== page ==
By restoring the corporate welfare doled out by the Export-Import Bank, a majority of Congress on Thursday demonstrated yet again their stubborn allegiance to special interests over the public interest.

But the bank won’t be back to business as usual—i.e., financing foreign deals for some of America’s most successful conglomerates—until a vacancy on the board of directors is filled. And there’s certainly no reason to rush it.

The bank’s charter was reauthorized through 2019 as a rider to the bloated multi-billion dollar transportation measure passed by the House and Senate yesterday. The 2012 Ex-Im charter was initially slated to expire on Sept. 30, 2014, but was extended for nine months. That extension ended on June 30, and the bank has been prohibited from transacting new deals in the months since.

With few exceptions, all financing that exceeds $10 million must be approved by the bank’s board of directors. Under the bylaws, board action requires at least three directors. Currently, however, there are three vacancies on the five-member board; only Ex-Im Chairman Fred Hochberg and Vice Chairwoman Wanda Felton are active. The White House has nominated former Ex-Im board member Patricia Loui-Schmicker to a second term, but the Senate Banking Committee has yet to hold a hearing on her nomination.

That shouldn’t be a problem for all the bank supporters who have insisted for the past two years that reauthorization is critical to the fortunes of small businesses. In recent years, the vast majority of subsidies have benefited the likes of Boeing, Caterpillar, General Electric, John Deere, and other industrial titans. But Ex-Im doesn’t need a quorum to assist the smaller exporters who the U.S. Chamber of Commerce and the National Association of Manufacturers have long maintained are their primary concern.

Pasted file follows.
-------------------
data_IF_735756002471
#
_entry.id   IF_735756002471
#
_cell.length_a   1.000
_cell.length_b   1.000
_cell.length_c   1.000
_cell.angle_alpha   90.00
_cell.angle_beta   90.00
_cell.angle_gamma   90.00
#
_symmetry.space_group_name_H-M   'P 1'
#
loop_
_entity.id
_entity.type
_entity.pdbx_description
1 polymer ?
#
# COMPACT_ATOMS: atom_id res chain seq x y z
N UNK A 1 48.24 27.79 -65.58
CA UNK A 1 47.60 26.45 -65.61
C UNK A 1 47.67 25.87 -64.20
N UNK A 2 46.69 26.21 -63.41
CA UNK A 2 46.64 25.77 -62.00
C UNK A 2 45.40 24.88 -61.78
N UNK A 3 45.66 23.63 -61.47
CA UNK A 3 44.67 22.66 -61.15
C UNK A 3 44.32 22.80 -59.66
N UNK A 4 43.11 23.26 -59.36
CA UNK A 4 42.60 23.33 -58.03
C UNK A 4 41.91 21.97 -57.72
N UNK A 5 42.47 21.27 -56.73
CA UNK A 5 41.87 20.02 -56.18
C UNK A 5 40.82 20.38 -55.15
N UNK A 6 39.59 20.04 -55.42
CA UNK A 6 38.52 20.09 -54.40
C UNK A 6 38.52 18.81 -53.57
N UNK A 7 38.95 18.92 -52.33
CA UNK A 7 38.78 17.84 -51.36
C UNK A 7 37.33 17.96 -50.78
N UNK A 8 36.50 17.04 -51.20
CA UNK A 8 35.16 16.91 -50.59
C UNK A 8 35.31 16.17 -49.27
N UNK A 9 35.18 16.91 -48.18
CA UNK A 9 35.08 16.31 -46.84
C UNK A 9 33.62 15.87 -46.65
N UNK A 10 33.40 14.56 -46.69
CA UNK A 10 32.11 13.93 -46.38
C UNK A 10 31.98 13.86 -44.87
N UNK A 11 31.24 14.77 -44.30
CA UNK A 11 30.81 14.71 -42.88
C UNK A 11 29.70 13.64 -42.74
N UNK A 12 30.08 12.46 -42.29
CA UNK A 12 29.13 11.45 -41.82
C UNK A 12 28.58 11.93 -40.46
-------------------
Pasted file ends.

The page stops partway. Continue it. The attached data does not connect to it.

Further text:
The lack of a quorum also shouldn’t bother all the Democrats who sided with corporations over taxpayers in gunning for Ex-Im reauthorization. Rarely did a week go by when a member of the party didn’t bemoan the fate of small businesses in his district that lacked access to Ex-Im financing.

Proponents, of course, can be expected to insist that Sen. Richard Shelby, R-Ala., chairman of the Committee on Banking, Housing and Urban Affairs, must move quickly to confirm a new board member. But in this instance, turnabout (and politics) is fair play. After all, supporters forced a floor vote in the House only by resorting to a discharge petition, which overrode committee jurisdiction and House leadership.

Checks and balances are a wonderful feature of our system of governance. There’s no shame in using allowable procedures to check the crony impulses of Congress. No Ex-Im subsidies is the best policy, but limits on Ex-Im subsidies is the next best thing.